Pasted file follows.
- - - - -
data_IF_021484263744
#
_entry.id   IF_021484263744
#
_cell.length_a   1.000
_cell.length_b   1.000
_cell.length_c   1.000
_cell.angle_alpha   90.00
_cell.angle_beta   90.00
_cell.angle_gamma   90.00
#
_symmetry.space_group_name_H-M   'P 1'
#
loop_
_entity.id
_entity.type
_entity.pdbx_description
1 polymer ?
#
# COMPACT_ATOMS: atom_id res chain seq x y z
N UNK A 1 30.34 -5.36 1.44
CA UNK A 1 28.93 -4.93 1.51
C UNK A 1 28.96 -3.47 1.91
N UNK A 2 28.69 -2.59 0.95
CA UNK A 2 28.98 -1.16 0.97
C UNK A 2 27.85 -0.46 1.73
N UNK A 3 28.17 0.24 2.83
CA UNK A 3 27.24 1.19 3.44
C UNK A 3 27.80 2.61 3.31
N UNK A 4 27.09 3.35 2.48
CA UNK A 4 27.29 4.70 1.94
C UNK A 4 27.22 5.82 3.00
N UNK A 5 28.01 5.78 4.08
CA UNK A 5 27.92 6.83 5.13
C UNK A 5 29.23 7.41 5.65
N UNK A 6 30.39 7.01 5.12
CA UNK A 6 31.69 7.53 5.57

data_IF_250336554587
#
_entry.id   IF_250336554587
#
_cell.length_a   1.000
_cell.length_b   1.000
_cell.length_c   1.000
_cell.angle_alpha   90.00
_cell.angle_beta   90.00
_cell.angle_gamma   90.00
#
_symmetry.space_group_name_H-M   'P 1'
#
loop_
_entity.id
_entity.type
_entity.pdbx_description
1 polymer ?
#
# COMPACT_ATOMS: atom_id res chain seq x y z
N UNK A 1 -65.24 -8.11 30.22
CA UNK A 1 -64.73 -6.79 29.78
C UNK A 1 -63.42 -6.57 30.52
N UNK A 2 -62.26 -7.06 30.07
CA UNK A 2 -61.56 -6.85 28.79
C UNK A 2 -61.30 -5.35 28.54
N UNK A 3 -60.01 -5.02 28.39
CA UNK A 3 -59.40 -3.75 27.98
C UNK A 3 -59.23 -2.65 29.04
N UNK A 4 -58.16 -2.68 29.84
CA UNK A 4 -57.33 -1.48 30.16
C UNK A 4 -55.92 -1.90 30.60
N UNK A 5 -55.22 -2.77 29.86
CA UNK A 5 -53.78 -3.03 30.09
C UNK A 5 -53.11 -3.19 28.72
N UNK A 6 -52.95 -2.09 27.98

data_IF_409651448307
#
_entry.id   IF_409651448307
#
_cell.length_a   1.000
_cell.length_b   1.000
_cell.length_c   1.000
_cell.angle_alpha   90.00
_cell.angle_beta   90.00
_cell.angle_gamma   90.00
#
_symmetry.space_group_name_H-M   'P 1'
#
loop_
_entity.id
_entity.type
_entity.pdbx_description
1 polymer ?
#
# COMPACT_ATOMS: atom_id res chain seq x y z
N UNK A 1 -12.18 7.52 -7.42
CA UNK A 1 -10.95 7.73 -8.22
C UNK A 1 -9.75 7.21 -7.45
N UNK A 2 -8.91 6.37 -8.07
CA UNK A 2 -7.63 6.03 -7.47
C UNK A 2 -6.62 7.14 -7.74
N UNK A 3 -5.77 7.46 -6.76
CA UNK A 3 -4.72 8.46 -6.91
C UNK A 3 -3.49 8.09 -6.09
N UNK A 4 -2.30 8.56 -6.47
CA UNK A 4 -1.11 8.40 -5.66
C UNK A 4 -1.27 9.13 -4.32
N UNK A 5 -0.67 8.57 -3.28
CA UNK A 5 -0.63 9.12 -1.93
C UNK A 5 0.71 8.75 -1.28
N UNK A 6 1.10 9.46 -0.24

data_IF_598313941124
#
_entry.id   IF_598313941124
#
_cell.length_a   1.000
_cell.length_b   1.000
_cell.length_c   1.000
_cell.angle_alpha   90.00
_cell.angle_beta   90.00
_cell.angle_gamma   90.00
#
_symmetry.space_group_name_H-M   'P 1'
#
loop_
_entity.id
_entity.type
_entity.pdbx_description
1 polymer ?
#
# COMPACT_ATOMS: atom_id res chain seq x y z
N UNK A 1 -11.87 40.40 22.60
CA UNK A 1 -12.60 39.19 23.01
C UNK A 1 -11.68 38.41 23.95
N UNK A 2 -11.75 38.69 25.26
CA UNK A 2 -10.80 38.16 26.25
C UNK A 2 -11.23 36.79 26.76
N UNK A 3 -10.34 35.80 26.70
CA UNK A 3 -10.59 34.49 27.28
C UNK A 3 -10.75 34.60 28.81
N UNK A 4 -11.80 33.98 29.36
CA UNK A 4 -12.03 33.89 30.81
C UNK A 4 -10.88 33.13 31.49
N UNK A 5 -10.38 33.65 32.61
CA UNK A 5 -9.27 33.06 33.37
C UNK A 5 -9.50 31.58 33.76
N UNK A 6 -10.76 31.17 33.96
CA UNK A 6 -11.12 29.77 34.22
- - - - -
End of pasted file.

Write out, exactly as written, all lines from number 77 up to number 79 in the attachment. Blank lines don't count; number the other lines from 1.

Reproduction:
#
_cell.length_a   1.000
_cell.length_b   1.000